We stop for first coffee in Ceska Kamenice in a square of baroque excess. Most of mainland Europe finds nothing even slightly ungodly about a strong beer taken well before noon. It feels slightly prudish to stick to tea. The square also has that most dreadful of venues, a SPORTS BAR. Along with Truck Fest and possibly celebrity wedding, these are two words when stuck together that really get me annoyed.
We stop for a wild camp, but dismiss the first venue when it fails our mosquito rule. Here is how it goes. You stop the bikes at the intended site and stand for about 3 minutes. If during that time a mosquito lands on you, move on if possible. Just because it looks like a good pitch, it does not mean that dank, standing water is not just a hop away.
We are awakened by a high velocity rifle shot near the tent. Bolt upright, I am trying to work out if I was dreaming or if that is the first crash of a lightning storm. All night there were strange noises and now this. We know there is deer and possibly wild boar around and the dark has been full of sounds and passing shadows. You do not have to camp in a wood many days before you have built a whole cosmos of imagined beasts to populate the night. A good early start in perfect conditions, oh joy.
The woodlands are full of Czechs with baskets. Head down, they are pursuing the national passion for gathering mushrooms. First coffee in the town of Doksy and another passion, that for truly bad haircuts is in evidence. They start young here, with a ‘ rat tail ‘ on many young blonde boy. The ‘ mullet ‘ is also plentiful, evidence that it may always be 1983 at a Bohemian barber.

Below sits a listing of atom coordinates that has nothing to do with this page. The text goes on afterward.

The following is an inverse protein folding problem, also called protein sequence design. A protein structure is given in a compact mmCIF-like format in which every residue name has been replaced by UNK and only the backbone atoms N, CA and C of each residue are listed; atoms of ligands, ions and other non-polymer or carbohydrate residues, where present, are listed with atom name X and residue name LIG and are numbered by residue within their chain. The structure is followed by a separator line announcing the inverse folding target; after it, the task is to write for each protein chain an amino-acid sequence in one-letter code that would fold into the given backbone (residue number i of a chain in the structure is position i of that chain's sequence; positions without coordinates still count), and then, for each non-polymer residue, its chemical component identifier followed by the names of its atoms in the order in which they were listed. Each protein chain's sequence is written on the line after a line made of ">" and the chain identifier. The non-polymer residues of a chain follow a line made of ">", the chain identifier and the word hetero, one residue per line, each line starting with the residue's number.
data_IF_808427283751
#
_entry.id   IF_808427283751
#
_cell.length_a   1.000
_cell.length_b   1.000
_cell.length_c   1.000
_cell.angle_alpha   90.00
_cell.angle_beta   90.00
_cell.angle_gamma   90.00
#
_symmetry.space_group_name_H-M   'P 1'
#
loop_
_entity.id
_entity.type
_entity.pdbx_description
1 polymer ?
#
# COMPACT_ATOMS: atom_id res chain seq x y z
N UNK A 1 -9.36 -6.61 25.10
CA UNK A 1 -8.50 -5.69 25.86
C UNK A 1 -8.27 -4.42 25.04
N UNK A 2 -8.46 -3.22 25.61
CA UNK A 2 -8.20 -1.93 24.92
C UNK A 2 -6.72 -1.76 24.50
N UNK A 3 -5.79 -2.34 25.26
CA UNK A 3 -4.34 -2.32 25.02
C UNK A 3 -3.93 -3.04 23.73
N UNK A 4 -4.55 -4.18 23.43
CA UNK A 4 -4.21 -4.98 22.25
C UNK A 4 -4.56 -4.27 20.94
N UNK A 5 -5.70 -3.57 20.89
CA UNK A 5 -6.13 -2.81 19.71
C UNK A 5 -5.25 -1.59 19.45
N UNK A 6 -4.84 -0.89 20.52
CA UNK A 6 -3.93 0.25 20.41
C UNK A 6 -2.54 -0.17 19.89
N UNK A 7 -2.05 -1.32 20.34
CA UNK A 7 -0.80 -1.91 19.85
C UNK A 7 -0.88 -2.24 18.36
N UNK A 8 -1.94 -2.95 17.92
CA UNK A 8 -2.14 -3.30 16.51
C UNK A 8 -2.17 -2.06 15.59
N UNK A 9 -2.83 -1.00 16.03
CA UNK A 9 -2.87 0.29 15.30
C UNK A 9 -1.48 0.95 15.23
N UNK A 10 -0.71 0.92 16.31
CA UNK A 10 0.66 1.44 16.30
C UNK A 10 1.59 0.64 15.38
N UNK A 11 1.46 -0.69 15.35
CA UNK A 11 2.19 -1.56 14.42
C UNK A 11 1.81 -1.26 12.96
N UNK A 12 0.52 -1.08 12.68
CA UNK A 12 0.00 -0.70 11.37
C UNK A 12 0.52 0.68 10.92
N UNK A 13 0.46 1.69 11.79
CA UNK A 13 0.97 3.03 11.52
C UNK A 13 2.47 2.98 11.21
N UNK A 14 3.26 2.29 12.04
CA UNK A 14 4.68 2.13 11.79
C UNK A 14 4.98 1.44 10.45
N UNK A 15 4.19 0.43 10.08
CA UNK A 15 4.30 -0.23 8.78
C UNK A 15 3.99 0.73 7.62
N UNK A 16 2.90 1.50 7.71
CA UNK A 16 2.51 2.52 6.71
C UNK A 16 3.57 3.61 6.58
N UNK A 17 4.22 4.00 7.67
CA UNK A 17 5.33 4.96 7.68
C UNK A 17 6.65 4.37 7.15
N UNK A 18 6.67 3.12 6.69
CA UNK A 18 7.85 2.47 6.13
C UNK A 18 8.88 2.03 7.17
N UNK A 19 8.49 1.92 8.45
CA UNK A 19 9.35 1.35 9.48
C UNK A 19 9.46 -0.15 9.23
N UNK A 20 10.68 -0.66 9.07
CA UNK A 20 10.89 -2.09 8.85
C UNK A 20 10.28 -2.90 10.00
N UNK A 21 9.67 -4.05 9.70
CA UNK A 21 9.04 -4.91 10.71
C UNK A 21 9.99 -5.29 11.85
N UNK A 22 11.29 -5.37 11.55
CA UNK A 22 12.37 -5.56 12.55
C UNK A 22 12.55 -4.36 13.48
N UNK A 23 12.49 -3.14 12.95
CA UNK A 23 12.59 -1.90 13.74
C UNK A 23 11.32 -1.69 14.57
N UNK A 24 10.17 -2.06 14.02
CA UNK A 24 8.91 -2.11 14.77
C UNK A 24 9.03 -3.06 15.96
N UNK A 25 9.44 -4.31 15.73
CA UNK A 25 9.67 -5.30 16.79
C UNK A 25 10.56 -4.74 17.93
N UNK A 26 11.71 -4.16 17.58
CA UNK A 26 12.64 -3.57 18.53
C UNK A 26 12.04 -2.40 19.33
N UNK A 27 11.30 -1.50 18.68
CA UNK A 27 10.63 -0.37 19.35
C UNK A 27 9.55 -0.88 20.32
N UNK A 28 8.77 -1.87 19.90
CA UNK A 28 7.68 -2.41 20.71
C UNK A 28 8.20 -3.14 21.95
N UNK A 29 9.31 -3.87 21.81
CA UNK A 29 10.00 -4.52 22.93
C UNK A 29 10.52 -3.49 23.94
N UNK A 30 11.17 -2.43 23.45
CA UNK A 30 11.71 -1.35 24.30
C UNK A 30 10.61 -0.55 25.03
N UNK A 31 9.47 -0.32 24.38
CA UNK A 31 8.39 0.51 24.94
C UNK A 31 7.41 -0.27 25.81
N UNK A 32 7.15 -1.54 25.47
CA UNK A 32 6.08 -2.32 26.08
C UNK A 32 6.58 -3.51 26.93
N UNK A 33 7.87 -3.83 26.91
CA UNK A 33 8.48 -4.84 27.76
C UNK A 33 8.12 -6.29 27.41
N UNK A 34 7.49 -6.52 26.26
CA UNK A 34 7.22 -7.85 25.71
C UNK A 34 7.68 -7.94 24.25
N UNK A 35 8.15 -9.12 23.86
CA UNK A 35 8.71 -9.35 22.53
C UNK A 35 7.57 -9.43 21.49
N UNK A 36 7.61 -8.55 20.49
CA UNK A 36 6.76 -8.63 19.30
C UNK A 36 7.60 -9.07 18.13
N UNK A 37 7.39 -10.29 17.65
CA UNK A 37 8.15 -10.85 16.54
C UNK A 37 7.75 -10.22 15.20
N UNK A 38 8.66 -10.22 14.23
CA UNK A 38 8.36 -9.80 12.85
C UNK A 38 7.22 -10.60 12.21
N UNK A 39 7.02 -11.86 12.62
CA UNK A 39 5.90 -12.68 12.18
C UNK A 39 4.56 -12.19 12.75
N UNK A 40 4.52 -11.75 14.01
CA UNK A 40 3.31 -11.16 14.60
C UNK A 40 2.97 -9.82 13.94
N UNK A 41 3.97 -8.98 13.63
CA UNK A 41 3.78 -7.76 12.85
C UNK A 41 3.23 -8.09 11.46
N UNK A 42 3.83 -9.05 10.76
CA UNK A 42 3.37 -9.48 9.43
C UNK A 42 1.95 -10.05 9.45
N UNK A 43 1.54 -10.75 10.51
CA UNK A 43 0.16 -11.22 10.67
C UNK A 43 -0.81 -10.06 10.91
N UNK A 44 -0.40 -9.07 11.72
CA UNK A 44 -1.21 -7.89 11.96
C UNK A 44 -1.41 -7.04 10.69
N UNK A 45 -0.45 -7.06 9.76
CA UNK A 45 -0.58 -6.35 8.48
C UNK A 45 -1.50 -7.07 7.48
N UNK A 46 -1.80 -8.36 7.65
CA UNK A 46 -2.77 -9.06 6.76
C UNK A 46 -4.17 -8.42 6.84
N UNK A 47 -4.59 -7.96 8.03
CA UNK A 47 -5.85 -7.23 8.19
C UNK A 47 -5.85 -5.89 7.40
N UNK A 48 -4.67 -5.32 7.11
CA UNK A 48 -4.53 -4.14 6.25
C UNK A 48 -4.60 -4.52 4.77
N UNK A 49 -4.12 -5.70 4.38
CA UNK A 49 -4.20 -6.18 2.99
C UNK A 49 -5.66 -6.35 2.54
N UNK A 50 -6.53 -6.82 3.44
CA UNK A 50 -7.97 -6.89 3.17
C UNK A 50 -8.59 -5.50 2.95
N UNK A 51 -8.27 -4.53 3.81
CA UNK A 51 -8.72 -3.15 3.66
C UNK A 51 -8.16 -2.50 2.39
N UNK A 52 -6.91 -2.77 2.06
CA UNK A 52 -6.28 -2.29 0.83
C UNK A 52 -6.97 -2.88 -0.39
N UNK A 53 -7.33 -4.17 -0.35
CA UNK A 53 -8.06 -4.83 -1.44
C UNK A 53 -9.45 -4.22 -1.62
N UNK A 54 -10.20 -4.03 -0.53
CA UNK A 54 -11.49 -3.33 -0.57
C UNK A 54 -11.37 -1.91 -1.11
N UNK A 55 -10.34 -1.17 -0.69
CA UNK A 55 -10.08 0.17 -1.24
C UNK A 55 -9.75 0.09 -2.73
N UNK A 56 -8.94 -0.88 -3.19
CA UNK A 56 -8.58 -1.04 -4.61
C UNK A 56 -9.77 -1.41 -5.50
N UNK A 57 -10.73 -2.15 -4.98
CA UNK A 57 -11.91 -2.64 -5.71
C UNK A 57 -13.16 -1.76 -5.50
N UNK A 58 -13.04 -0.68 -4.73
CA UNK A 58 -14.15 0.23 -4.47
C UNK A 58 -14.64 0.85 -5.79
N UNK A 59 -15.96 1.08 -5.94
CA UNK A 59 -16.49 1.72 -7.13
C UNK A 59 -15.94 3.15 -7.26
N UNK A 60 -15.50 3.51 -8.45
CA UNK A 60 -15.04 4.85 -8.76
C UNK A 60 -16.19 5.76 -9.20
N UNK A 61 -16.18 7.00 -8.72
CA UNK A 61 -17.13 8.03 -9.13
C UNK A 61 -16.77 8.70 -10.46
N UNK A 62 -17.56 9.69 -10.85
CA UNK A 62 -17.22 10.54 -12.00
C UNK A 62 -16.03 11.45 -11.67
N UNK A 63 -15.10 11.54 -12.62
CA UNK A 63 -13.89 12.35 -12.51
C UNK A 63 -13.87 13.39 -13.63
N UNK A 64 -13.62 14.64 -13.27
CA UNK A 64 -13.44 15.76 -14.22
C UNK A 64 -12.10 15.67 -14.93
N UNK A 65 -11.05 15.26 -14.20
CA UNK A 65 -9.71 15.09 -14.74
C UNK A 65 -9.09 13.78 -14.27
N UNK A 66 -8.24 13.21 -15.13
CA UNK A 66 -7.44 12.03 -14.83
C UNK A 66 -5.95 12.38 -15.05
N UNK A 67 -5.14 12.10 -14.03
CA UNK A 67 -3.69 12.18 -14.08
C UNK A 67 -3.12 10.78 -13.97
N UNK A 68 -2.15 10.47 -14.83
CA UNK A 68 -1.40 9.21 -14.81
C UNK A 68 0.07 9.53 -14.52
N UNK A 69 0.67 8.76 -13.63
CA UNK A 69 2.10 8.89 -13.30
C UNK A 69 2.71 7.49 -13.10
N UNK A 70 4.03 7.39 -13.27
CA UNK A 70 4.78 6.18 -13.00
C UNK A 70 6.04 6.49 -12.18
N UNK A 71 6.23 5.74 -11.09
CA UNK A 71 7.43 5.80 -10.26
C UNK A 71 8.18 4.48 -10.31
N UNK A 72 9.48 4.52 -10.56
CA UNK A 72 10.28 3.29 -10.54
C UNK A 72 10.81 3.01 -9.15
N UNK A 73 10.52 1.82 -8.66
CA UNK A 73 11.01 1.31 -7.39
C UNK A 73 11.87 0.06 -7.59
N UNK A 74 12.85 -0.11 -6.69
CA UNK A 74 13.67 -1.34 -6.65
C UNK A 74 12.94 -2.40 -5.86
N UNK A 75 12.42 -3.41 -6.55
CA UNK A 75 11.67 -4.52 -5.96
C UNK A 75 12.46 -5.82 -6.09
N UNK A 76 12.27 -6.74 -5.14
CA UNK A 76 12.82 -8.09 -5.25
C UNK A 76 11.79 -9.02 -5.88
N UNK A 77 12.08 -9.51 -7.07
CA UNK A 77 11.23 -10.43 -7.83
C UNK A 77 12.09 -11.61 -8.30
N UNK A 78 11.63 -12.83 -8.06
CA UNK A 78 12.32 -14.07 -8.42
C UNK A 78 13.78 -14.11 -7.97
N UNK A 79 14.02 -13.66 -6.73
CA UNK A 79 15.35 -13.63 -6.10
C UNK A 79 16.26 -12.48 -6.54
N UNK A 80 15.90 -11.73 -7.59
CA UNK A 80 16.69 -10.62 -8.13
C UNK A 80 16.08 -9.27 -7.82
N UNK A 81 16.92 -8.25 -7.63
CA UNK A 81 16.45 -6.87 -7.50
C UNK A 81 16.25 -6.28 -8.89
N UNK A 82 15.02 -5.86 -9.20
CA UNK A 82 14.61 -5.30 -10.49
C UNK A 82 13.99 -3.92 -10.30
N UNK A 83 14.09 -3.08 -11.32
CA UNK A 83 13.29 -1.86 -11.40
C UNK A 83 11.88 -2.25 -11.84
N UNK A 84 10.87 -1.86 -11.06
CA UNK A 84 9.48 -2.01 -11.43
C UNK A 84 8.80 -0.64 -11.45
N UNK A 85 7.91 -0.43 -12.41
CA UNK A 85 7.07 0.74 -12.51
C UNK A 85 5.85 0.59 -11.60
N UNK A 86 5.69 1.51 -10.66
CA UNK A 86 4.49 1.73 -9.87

The 273, quite possibly the finest cycling road in Bohemia. It is popular, and so it should be, it is stunning. Woodland hangs from the walls of a sandstone gorge that cuts deep into the countryside. The smell of over ripe fruit, damp soil and wood slowly rotting. It is cool, but still the air is full of flavours. Roadside fruit trees grow where the road comes up to breathe. They are heavy with fruit, much of which is now lying bruised or split open on the road. Plumb, apple and pear. There are swarms of the angry wasps of autumn, two or three to each fruit casualty.
Lunch of Goulash and Czech Cola in the town of Mseno could not be too much more perfect. You could do far worse than to bring your bike here and book into a cheap hotel for a week. Heck, make it an expensive one, you’re worth it. You could fly into Prague, which is not more than 60Km away.
Melnik, the outskirts are a little grim and it is a push, shove and grovel up to the old town. Worth it for the view and St. Peter’s and Paul’s with its crypt full of bones. We need a shower if we are to remain socially acceptable and by good fortune Melnik has a campground. We book in for a night.
Another morning of long shadows and very soon we have climbed up to exposed ground of vast fields of stubble. It is flat and almost featureless. Today we are in luck. there is little wind. On a day good for drying washing it would be a pain and the perfect kite flying day would have you groveling and sending curses to oblivion. There are few villages of any size. Most are one time baronial estates with ornate farm steadings and posh homes. There are dozens of then here. One every few kilometres. There is no where for coffee until Slany.